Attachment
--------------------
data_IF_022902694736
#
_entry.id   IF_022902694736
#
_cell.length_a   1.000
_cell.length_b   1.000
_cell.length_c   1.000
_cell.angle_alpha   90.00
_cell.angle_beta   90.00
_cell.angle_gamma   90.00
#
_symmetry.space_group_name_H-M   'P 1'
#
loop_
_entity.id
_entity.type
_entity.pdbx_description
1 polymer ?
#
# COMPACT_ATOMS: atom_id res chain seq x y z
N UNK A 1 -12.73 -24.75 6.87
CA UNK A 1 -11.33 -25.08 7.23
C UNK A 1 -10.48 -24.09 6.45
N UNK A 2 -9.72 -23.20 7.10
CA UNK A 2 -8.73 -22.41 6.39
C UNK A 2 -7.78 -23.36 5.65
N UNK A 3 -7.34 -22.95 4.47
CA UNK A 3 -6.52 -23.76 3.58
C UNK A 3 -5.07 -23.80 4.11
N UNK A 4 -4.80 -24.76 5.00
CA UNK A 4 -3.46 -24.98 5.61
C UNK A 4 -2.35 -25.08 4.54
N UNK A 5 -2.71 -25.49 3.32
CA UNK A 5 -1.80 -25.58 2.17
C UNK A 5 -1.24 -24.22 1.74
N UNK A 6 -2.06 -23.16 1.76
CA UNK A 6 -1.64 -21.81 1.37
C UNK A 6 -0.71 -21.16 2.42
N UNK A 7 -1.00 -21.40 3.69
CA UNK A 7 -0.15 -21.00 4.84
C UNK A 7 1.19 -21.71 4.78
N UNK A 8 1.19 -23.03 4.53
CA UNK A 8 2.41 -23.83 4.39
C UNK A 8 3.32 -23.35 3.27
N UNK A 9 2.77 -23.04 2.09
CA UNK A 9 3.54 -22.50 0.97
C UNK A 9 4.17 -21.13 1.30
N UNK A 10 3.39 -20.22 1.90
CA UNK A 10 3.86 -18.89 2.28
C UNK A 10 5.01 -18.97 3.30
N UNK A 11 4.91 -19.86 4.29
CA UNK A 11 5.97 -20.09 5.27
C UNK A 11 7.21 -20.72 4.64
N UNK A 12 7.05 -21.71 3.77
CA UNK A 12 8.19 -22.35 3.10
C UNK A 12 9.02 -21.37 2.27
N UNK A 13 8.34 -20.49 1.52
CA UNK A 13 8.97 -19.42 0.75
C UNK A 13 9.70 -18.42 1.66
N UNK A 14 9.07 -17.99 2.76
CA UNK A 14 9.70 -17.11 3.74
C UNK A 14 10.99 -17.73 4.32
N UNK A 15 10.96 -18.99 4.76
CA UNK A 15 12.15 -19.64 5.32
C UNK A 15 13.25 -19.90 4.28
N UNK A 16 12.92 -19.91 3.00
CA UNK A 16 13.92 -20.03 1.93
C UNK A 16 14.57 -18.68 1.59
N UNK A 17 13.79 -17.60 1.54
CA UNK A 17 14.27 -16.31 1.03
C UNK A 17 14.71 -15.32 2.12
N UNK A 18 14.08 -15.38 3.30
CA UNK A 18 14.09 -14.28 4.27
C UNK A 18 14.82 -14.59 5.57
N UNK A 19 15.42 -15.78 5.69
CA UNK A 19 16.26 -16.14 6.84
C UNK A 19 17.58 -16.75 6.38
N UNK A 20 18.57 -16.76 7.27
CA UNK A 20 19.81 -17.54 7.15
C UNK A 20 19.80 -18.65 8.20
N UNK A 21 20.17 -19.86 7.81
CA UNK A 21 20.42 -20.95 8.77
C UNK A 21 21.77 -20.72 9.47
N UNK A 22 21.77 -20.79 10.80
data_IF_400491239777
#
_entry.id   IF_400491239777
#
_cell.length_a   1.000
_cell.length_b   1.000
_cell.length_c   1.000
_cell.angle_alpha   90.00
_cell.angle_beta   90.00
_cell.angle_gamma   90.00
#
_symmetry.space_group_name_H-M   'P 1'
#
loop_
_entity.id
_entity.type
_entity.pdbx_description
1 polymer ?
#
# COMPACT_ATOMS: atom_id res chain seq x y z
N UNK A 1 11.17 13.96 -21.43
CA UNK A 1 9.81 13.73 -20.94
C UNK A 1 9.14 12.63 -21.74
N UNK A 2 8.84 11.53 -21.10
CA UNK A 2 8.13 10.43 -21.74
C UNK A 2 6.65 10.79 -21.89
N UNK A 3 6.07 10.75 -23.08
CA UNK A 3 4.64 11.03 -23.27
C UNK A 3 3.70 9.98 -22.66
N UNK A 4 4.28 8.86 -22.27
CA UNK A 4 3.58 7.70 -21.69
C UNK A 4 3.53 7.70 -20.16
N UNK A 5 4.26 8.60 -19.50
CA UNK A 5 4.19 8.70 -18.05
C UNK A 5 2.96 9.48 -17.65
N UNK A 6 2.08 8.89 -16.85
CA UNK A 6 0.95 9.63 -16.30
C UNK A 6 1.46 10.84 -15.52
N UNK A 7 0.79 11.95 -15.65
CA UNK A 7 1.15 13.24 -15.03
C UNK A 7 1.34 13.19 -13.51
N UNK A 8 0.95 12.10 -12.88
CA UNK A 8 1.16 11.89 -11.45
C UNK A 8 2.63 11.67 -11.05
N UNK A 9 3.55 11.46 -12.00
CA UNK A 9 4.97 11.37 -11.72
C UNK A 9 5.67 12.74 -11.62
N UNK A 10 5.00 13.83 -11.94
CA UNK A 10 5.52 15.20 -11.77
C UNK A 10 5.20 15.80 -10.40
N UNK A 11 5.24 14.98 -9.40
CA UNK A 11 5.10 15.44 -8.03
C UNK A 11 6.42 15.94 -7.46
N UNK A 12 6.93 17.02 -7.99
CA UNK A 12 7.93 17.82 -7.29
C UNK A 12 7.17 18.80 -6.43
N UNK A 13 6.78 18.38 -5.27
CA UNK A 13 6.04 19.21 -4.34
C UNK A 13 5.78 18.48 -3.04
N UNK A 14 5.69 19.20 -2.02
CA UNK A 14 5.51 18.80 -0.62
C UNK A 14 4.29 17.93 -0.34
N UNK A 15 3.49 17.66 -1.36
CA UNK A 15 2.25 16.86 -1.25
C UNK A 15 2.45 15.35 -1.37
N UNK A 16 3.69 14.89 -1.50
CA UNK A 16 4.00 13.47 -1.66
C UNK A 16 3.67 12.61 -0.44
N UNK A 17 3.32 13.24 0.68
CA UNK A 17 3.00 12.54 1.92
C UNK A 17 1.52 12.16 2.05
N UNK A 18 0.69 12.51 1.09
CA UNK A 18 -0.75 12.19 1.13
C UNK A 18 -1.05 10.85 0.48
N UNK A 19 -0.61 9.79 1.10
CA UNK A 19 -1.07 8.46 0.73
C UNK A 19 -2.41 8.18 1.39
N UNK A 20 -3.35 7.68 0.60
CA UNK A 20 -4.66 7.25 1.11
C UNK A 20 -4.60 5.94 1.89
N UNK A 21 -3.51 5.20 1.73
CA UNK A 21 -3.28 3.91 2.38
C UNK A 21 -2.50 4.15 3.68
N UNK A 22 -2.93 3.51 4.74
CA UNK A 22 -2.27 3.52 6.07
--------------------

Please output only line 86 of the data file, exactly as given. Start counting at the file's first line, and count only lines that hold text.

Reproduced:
#